Oilstainlab’s Crazy Porsche 911-based Half11 Is Getting Serious
This open two-seater is on track to get a stunning new coupe body
Written by Howard Walker
December 27, 2022
Among the literally hundreds of Instagram images they’ve created, you’ll see the car battling CanAm racers at Bridgehampton circa 1966, in the Porsche pits at Le Mans, on the Porsche v. Ferrari movie poster, and even with Steve McQueen sauntering past.
Then there are all the tongue-in-cheek creations. Like the Half11 replacing OJ’s white Bronco while being chased by cops through L.A., with a Christmas tree strapped to its roof, or parked on an oversize SUP, its drivers paddling furiously.
“It’s been a huge amount of fun, convincing or at least engaging with Instagram fans and letting them wonder whether the images are real, and whether the events actually took place?” Nikita tells EQ.
“Automotive storytelling has become stale. With these images, we wanted to shock gearheads out of the endless social media scrolling, have them suspend reality and go on a fun adventure.”
What all these amazing, highly detailed “faux” shots do so effectively, is actually tell the story of the Bridan brother’s jaw-dropping real-life creation, their Porsche 911-inspired Half11.
The Half11 gets its name because the brothers literally took a hack saw and cut the 911’s bodyshell in half. They then used their considerable design skills from their day-jobs running their L.A.-based Oilstainlab’s industrial design studio they founded in 2019, to evolve the bodywork, create a tube chassis and fashion the suspension.
In place of the 911’s steel body, they hand-rolled new panels out of aluminum with the help of master metal-shaper Jake Krotje of Flying Dutchman Industries in San Marcos, California. The complex steel-tube chassis, and its attachment to the original 911 tub, was the work of Joe Scarbo at Scarbo Performance in Lake Forest, California.
“The look of the car started out as a ‘what if’ discussion. What if, back in the ’60s, a 911 was chosen to lead Porsche’s top class racing efforts. That was the thinking. The response to the car has been extraordinary – and is motivating us to build the raddest 911 on the planet,” explains Nikita.
Arguably the most contentious element of the car is the Bridans’ choice of engine. Instead of some modern Porsche turbo motor, the Half11 comes with a highly modified Chevy LS pushrod V8 built by JMS Racing Engines in El Monte, California.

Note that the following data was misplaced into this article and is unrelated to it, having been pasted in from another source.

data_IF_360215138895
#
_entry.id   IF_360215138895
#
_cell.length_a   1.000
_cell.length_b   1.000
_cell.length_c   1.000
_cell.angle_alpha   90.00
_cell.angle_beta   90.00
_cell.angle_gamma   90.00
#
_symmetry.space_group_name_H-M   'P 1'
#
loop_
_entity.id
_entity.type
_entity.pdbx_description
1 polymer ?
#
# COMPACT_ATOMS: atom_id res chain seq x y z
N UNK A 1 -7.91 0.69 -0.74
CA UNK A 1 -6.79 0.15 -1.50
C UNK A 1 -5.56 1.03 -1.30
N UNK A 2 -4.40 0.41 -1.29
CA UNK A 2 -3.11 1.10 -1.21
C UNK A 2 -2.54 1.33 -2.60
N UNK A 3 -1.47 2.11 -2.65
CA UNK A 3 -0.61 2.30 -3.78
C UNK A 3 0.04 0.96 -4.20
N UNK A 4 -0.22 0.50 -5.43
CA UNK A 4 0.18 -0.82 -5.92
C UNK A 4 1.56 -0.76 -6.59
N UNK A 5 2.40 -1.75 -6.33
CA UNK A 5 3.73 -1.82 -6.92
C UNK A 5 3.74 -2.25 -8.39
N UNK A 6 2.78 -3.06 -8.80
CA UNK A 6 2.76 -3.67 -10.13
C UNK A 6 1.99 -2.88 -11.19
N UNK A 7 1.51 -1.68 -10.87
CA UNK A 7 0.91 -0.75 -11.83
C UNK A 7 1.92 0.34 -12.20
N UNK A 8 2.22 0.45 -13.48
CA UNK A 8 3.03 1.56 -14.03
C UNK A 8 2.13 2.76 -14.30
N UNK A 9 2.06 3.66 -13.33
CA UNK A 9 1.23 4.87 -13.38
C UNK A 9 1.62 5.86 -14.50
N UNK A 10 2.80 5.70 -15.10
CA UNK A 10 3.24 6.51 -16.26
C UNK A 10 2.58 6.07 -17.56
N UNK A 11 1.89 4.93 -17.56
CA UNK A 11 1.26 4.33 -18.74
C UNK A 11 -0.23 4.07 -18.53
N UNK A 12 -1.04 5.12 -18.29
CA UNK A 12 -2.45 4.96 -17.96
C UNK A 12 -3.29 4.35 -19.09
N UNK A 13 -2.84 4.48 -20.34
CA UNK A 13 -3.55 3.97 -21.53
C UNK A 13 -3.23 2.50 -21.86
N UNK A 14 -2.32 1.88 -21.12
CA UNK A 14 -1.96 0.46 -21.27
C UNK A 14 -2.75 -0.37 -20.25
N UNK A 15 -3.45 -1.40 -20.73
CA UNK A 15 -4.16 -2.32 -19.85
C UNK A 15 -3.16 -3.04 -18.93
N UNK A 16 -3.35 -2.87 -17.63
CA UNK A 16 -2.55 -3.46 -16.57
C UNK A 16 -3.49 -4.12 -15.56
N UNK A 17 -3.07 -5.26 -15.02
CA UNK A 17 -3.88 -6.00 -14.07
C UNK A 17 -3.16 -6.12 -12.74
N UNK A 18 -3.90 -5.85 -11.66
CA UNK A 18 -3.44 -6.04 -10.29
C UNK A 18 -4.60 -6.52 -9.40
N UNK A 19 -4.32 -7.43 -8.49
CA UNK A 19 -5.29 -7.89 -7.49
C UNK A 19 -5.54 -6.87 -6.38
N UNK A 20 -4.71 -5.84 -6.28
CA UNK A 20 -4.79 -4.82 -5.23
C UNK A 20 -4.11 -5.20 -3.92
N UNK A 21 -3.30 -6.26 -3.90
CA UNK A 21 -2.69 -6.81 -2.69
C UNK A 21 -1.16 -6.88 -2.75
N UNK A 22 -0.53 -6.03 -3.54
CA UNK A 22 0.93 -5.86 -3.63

Packing around 650 horsepower, it certainly looks the part with its CanAm-style, custom-printed velocity stacks and serpentine, equal-length, eight-into-two exhaust poking out the back.
“The Chevy V8 was a great starting point to help us develop the chassis. Down the road we’re looking at a 911 GT3 RS motor, though if someone wanted a classic air-cooled motor, or a V8 from a Cayenne, we could do that too.”
The key phrase here is “Down the road”. That’s because the Half11 project is about to be turned upside down and become much more serious than a one-off “fun” project for the two brothers.
Nikita tells us that plans are on the computer screen for a full-bodied Half11, with a roof, windshield and doors, and a bodyshell built from lightweight carbon fiber in place of hand-rolled aluminum.
He supplied EQ with these exclusive, never-seen-before images of a digitized red car to show the latest design direction.
To get a few more clues as to how the new car will look, simply go to the Oilstainlab’s Instagram site where a multitude of digitally-created versions of the Half11coupe, in various colors and locations, are there to see.
“Yes, it will be offered with a Porsche motor. We’re currently talking to a few suppliers, and to the factory direct, to source powertrains. Right now that 518-hp GT3 RS motor is the favorite.”
Nikita predicts the Half11 Coupe prototype will, fingers crossed, be unveiled this summer, ideally during Pebble Beach Car Week in August. Close behind will be a production run of 25 cars, priced from around $650,000 each.
“We have no aspirations of volume here. We’re still going to be doing our very best to remain as unprofessional as possible. We’ll always be the crazy kids who push stuff to the limit.”